by Juan Carlos Cruz Díaz, Science Manager, and Brigid Prouse, Science Program Assistant
Environmental education is a crucial element for promoting and teaching the importance of conservation to communities and individuals. By having a solid environmental education and outreach program, we can promote long term appreciation, awareness and respect for our environment. For this reason, a few months ago, as part of the Science Program at Osa Conservation, we started delivering a series of talks to locals, schools and tourists in The Osa National Wildlife Refuge and its surroundings.
Several partner ecolodges have hosted these talks, including El Ramanso, Bosque del Cabo, and Lapa Ríos. Bosque del Cabo, El Remanso and Osa Conservation properties form the Osa National Wildlife Refuge, an area that covers around 2,500 hectares (6,178 acres) of mature and secondary forest in the peninsula.
The presentations range from giving an overview of the biological characteristics of the Osa Peninsula, (richness of habitat, species and mosaic of landscapes) to the abundance and distribution of the species of terrestrial mammals from our current surveys in the ONWR.
Our monitoring program is based on photographs from camera trap stations located in the ONWR, enabling us to determine the richness, density, distribution and behavior of local wildcats and their prey.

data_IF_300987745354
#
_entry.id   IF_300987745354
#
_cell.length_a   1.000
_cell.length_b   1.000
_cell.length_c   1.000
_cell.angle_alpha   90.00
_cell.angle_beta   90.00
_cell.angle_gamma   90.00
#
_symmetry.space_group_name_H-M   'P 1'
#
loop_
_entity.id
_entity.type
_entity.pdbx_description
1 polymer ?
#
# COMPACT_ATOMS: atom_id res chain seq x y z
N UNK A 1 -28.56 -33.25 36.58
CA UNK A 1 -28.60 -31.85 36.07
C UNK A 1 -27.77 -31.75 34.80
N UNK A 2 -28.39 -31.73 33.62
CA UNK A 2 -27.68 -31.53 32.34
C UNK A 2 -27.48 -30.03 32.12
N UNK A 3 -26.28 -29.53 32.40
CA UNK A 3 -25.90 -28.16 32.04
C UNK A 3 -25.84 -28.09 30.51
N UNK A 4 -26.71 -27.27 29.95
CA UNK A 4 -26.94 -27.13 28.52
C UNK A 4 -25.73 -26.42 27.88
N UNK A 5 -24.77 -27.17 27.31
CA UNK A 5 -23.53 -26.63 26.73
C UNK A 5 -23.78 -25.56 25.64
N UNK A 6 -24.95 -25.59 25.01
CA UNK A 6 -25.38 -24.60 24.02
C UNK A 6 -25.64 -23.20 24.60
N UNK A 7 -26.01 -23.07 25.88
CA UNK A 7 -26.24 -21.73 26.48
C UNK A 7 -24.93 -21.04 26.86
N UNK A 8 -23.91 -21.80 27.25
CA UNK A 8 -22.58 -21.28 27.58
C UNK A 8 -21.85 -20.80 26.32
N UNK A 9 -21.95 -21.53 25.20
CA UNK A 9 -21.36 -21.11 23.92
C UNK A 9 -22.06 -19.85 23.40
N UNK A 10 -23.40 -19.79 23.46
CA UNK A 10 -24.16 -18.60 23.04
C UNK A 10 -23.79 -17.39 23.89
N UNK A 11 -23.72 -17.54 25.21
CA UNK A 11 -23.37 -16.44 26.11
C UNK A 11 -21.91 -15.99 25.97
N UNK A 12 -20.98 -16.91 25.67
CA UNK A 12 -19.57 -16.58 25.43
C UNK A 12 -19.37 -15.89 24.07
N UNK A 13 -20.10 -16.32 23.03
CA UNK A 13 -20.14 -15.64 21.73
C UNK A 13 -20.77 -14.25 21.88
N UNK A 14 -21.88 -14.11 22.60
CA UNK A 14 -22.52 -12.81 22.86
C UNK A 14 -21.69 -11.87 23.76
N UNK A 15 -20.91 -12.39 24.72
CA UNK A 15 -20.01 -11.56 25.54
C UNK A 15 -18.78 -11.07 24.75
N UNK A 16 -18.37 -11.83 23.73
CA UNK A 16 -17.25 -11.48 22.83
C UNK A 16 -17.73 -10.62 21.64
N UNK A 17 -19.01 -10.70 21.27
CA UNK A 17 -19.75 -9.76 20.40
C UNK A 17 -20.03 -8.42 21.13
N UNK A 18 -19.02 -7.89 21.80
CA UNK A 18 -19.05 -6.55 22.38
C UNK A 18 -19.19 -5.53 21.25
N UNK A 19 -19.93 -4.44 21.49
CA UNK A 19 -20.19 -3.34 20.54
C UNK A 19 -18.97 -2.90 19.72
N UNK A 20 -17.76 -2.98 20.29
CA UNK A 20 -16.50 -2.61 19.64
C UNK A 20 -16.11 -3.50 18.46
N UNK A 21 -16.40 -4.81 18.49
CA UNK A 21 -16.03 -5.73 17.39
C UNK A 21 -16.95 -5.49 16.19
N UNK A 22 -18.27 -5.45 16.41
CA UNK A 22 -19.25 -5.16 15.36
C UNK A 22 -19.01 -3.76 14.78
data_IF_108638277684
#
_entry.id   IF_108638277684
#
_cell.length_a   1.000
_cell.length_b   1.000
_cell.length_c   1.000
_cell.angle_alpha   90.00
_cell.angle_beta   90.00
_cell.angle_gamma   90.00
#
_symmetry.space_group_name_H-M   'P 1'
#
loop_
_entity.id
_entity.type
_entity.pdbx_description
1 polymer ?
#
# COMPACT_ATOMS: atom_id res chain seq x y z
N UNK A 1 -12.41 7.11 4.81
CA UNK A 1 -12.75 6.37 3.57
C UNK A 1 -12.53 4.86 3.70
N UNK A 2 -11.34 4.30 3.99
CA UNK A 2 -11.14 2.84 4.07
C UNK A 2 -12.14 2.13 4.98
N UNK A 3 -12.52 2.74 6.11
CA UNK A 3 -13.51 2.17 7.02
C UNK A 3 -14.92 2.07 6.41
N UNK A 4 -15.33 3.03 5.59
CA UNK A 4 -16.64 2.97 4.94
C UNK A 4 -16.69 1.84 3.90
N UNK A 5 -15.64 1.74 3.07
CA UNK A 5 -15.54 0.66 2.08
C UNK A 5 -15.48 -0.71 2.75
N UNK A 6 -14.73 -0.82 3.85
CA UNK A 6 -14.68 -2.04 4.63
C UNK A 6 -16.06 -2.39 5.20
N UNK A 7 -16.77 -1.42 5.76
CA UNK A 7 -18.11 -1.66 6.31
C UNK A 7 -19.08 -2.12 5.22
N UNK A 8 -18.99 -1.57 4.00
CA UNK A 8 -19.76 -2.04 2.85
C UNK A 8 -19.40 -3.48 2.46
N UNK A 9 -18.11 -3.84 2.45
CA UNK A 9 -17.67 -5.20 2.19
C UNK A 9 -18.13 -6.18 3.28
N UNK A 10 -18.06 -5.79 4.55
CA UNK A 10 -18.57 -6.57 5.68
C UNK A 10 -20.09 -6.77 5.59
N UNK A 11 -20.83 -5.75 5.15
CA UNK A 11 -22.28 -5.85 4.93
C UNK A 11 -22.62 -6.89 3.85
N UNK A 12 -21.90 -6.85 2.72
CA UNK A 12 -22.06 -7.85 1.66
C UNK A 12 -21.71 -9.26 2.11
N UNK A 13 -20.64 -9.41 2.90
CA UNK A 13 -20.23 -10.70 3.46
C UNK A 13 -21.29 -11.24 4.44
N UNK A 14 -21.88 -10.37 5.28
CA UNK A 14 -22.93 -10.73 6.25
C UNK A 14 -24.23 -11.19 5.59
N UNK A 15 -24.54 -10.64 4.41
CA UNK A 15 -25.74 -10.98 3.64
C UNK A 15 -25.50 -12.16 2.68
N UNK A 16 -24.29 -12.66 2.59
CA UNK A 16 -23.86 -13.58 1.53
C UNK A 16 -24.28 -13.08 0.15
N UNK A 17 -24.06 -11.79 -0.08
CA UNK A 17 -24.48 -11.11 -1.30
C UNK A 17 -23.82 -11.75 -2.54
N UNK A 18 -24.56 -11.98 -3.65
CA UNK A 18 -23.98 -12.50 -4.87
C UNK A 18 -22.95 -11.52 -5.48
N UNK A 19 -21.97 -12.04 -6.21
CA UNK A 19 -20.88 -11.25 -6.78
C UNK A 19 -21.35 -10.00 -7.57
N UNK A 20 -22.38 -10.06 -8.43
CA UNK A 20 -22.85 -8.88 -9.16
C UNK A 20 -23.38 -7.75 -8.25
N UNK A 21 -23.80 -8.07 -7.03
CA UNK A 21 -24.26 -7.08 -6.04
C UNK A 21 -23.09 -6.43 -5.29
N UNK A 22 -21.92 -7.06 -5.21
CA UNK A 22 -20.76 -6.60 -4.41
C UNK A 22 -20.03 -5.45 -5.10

Over 150 tourists have learned about our research and the characteristics of the Osa peninsula since we started our talks over two months ago. Our audiences really enjoy the presentations and are enthusiastic about the research we are conducting. As an important part of educating tourists on how they can help, these talks give us a chance to gain feedback and spread the word about our research and Osa Conservation as an organization.
Additionally, we have started to establish a network of camera traps in the surroundings of Corcovado National Park, one of the most important places for wildcat conservation in the Peninsula. These traps are an essential for monitoring the movement of wildcats outside the park but also for determining the best candidate areas for biological corridors, which would connect the animal populations of the park to those on the outside. This initiative intends to manage the camera traps located in different properties in the buffer zone of Corcovado National Park that present high importance for conservation. By sharing this information with all the network members, we will achieve a better appreciation of the conservation status of these species in the peninsula and have a large scale view of the situation.
Ecolodges like our hosts were the first ones to be included in the initiative since they have been actively involved in conservation for a long time. However, some other lodges, private owners and reserves are eager to contribute and join this monitoring program as well.
By having research accompanied by environmental education and outreach, we are able to deliver a strong message on the importance of conservation to people not only from the scientific community but also the public, which promotes awareness and appreciation for our natural world.
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